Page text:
If the wounds are grossly contaminated it is advisable to clean and debride the wound for three to five days prior to suturing or casting. Hypertonic saline dressings can be used in combination to stimulate autolytic debridement and provide protection from bacterial penetration respectively. (See related article on p. 7.) If the wound has minimal contamination, it can often be at least partially sutured, and a slipper cast applied. Systemic antibiotics use is determined by clinical impression. An anti-microbial dressing can be placed over the wound to prevent bacterial penetration, and will, in all likelihood, reduce bacterial numbers at the wound site. The slipper cast allows the wound exudate to remain in contact with the wound bed, providing for moist wound healing. Slipper casts have the advantage over longer casts in that they rarely lead to cast sores, and horses tend to tolerate them better. The casts are generally removed in three weeks and the wound will often be completely healed. After cast removal, the leg should be bandaged for two weeks to provide protection of the newly healed wound.
Hoof wall avulsions Hoof wall avulsions can be very dramatic injuries, but in spite of the outward appearance can often be treated with a very positive end result. As with pastern lacerations, it is important to clean and examine the wound to determine what, if any, deeper structures are involved. Radiographs are often useful to rule out coffin bone or collateral ligament involvement. In most cases, the avulsed hoof wall is removed to allow better apposition of the coronary band. The skin can be apposed to attempt healing of the corium, but oftentimes the tissue will not heal back in place. Standard moist wound healing techniques should be used until the wound has healed.
Sub-solar abscesses Sub-solar abscesses are a common cause of severe lameness in the horse. Horses with abscesses will often present non-weight-bearing lame on the affected foot. A thorough physical exam will differentiate between a sub-solar abscess and a fracture as the source of the lameness prior to an extensive work-up and local anesthesia. Hoof tester examination will generally isolate the lameness to the foot. Once isolated, the foot is "blocked" with local anesthetic and the hoof is pared out to allow adequate ventral drainage. The foot can be soaked in a dilute povidone iodine solution to clean the area of the abscess. The foot should be bandaged between soakings to minimize continued contamination. An anti-microbial dressing can be used to improve bacterial elimination as well as to prevent bacterial penetration through the bandage. Once the abscess has granulated in and hardened, the bandage can be left off. Long-standing cases should be radiographed to rule out coffin bone involvement. If present, extensive curettage will be necessary to eliminate infection. Systemic antibiotics are used only in cases with deep-seated infection, or involvement of the soft tissues proximal to the coronary band.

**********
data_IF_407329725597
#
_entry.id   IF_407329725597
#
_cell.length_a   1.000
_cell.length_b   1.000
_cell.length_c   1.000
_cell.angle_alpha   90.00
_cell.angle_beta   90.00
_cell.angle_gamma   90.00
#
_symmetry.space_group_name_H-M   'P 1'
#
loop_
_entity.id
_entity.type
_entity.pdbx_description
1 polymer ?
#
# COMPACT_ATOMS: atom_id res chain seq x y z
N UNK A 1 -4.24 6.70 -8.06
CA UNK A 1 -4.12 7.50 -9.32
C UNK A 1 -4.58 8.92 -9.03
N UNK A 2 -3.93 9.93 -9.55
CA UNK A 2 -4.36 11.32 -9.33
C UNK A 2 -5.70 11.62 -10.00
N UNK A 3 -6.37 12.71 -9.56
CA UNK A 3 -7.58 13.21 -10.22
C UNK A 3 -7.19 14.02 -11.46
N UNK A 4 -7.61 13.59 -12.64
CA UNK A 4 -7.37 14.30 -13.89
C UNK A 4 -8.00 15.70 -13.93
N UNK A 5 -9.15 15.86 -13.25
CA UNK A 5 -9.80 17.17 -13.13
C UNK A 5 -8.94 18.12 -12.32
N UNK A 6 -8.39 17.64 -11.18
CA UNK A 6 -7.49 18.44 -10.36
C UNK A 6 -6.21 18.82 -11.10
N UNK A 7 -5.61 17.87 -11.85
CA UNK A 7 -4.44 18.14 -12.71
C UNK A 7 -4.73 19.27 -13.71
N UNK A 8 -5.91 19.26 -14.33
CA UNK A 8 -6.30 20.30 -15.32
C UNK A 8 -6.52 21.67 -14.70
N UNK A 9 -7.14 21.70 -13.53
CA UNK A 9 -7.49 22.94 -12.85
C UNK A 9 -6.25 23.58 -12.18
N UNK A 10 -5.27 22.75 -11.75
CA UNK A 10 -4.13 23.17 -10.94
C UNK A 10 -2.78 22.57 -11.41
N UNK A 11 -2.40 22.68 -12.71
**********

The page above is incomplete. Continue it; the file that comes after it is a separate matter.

Gravel Gravel is a condition similar to a sub-solar abscess, where the abscess "breaks out" above the coronary band. The name comes from the days of the carthorses when the streets were made of gravel. The small stones would penetrate into the sole, form an abscess, and then as the abscess "broke out" of the coronary band, small stones would be present, hence the name "gravel". These cases should be treated similarly to sub-solar abscesses, trying to provide ventral drainage and curettage of the abscess track. Systemic antibiotics are more commonly used since the infection has moved proximal to the coronary band. Bandaging, soaking, and other aftercare are the same as for sub-solar abscesses.